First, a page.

#38 How do you get back on your feet again?
and again, and again, and again...
In case you haven’t noticed, this project is about what keeps us going, and is born out of my irrational need to write a novel. I am on the third year of a 10-yr commitment that I continue to carve out of my life for my writing journey.
Writing a novel is not easy, but neither is excelling at work, nor having deep meaningful relationships. Today I will share three dilemmas that I have to face, every time life has swirled me around like a crab in a crashing wave.
What keeps you going when life tries to knock you down? What keeps you motivated to stay in the marriage, to go to work one more day, or to write another chapter?
I just turned 35 a couple of months ago, and I am going through my third major life shift of the past ten years. A major life shift for me, is when my work, relationship and housing situation change significantly, all at the same time.
That to me is the trifecta that comes at me with its sword of transformation.
“And once the storm is over you won’t remember how you made it through, how you managed to survive. You won’t even be sure, in fact, whether the storm is really over. But one thing is certain. When you come out of the storm you won’t be the same person who walked in. That’s what this storm’s all about.”
Haruki Murakami, Kafka on The Shore
The first time I went through this, I was 25. I left medicine, moved to San Francisco from Cairo, and had a significant breakup. It was quite destabilizing because I had nothing to take with me beyond those three things.
The second one happened when I was 32. I left my beloved house in the Mission district of San Francisco, my full time consulting job, and ultimately got married back in Egypt. This is when I started working on the novel, and had the space to create for the first time.
Now at 35, I am still settling down back in the Bay Area after 3 years away and going through a divorce. The novel is now 3 years old too, and is the most grounding force I have in my life. That and the routine around it.
Today I share with you the three dilemmas I faced every time I had to get on my feet again, in both the novel and in life.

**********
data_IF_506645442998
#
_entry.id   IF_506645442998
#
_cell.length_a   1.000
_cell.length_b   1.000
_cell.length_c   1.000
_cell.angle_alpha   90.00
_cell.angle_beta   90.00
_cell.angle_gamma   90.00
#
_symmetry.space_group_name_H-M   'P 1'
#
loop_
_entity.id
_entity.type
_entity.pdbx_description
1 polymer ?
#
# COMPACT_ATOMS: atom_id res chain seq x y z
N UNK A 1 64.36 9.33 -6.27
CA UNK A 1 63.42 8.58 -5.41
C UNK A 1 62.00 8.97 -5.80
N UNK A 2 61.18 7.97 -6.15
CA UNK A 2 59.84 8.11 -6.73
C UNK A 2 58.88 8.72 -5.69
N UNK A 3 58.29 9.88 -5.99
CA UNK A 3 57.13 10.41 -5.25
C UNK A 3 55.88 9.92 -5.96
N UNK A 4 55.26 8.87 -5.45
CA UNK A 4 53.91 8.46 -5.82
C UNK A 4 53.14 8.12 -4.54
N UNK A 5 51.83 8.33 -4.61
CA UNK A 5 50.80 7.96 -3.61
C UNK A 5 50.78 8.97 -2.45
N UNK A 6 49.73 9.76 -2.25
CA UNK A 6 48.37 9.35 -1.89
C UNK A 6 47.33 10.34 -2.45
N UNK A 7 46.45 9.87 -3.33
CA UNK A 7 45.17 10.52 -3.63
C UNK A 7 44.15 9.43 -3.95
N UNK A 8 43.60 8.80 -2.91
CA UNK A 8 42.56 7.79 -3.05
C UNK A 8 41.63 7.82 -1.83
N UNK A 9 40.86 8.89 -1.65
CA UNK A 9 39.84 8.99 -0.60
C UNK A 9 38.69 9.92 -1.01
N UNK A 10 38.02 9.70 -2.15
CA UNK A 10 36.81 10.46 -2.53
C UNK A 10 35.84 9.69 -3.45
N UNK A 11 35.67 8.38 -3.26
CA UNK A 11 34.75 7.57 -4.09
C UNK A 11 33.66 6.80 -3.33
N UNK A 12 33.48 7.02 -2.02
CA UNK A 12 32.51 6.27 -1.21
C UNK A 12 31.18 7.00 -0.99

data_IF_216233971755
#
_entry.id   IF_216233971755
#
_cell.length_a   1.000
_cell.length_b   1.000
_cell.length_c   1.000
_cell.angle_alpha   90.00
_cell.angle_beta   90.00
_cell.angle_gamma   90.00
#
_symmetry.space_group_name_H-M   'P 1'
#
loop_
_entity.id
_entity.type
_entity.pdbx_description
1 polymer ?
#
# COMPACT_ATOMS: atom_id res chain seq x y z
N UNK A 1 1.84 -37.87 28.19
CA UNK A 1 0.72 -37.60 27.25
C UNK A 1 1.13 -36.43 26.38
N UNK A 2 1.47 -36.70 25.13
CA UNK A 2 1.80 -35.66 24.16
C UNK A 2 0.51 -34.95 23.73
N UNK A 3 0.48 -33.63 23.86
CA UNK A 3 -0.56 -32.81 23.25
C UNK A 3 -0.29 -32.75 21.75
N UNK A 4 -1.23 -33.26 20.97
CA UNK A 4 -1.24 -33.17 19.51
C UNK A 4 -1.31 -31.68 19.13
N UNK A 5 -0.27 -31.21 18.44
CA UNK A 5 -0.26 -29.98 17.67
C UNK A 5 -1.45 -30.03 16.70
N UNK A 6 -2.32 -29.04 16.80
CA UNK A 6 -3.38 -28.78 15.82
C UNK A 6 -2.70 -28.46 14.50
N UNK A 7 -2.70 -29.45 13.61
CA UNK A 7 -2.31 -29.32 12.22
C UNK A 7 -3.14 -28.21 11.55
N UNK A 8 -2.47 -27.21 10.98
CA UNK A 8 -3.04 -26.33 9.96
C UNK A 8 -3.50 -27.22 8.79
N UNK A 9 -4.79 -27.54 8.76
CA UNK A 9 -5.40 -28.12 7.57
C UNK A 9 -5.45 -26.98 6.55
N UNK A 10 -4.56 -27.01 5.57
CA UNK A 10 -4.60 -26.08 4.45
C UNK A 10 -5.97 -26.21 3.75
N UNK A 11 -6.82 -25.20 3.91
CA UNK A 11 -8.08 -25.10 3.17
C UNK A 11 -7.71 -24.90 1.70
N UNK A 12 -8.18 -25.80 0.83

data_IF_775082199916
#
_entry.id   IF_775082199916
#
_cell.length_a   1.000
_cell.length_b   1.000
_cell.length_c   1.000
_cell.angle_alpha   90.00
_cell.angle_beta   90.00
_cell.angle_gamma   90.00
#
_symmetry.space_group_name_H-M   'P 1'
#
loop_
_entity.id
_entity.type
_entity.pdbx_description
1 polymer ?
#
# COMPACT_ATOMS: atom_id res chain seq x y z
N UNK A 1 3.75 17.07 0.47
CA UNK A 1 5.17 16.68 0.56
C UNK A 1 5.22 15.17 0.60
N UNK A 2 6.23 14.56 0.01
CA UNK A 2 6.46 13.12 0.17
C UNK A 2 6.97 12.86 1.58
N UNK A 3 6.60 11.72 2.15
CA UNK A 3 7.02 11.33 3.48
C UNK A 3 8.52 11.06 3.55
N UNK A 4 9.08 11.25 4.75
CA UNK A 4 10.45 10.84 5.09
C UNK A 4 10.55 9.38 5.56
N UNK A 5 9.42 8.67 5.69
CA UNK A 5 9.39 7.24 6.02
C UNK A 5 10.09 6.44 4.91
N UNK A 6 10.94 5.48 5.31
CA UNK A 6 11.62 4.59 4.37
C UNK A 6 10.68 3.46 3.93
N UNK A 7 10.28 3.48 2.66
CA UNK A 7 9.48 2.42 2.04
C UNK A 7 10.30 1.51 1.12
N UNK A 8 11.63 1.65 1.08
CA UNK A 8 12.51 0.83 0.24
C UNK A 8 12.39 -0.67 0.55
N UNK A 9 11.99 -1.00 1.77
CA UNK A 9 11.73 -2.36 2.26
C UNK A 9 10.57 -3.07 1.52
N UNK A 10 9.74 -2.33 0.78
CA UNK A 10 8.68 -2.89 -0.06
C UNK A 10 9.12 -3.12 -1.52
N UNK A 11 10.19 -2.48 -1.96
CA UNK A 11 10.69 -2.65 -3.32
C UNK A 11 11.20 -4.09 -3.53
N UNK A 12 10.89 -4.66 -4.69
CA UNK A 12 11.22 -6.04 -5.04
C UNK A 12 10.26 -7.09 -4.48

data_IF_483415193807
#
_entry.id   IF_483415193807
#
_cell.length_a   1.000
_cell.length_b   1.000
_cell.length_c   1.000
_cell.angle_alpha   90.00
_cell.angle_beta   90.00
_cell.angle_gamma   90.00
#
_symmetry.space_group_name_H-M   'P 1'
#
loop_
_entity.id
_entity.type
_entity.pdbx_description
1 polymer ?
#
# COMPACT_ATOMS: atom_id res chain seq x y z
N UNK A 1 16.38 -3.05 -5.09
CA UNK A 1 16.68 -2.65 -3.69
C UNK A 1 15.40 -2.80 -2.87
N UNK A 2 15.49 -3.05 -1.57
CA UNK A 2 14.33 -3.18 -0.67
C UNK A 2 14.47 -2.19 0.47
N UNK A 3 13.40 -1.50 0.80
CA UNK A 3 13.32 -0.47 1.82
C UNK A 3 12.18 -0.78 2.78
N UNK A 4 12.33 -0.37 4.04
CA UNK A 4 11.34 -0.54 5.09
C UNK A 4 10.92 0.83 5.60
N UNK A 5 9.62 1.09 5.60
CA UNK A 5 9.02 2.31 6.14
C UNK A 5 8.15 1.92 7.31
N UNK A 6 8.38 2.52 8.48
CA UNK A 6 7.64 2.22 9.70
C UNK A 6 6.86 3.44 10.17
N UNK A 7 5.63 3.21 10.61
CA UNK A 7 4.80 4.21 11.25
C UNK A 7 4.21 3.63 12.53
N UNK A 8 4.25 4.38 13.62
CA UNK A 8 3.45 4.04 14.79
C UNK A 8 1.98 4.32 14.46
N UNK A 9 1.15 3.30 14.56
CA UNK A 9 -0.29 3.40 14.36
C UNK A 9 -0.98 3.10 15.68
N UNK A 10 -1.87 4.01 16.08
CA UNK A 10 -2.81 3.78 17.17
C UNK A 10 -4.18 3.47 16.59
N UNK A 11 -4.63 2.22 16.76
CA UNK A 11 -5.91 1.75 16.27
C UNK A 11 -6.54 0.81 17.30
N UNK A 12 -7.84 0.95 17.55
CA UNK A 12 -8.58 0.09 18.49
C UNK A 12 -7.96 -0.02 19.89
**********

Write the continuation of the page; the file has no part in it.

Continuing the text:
Dilemma #1: When, what and who to remember and when, what and who to forget
Dilemma #2: When to build routines and when to break them
Dilemma #3: When is something ready to be shared, and when should it be protected?
1- Remembering and Forgetting:
Sometimes I need to remember certain things to keep going: My purpose, the first spark of inspiration I had for the novel, the thrill I get from recording a podcast episode, the childlike joy that pops out of me when I write a good scene. The fact that I am a writer, and that I am becoming a better one, and that no one can take that away from me.
Remembering these things helps me write everyday.
Other times I need to forget. To forget about my past failures, to forget that some people won't like my work, to forget my conditioning to value scientific method over art, my expectations and expected outcomes, and last but not least, to forget my scarcity perception of time.
Between remembering and forgetting, is a mystical space that allows us to bring forth ideas into our consciousness, and to use them as sails that propel our ships in the direction that we want to go.
The same goes for knowledge and ignorance: I need to learn a lot about history to build a character for instance, but at some point I need to let my ignorance lead the way because that’s where innovation happens. Otherwise, I'd just be regurgitating a history book, not writing a novel.
Things I do, to remember:
- Sticky notes with validating statements from people who read my work
- Physical objects such as a typewriter and a writing space that give me a visual cues that I'm indeed a writer.
- Printed books about writing that I can see at my desk, to remind me of both my heroes and their wisdom.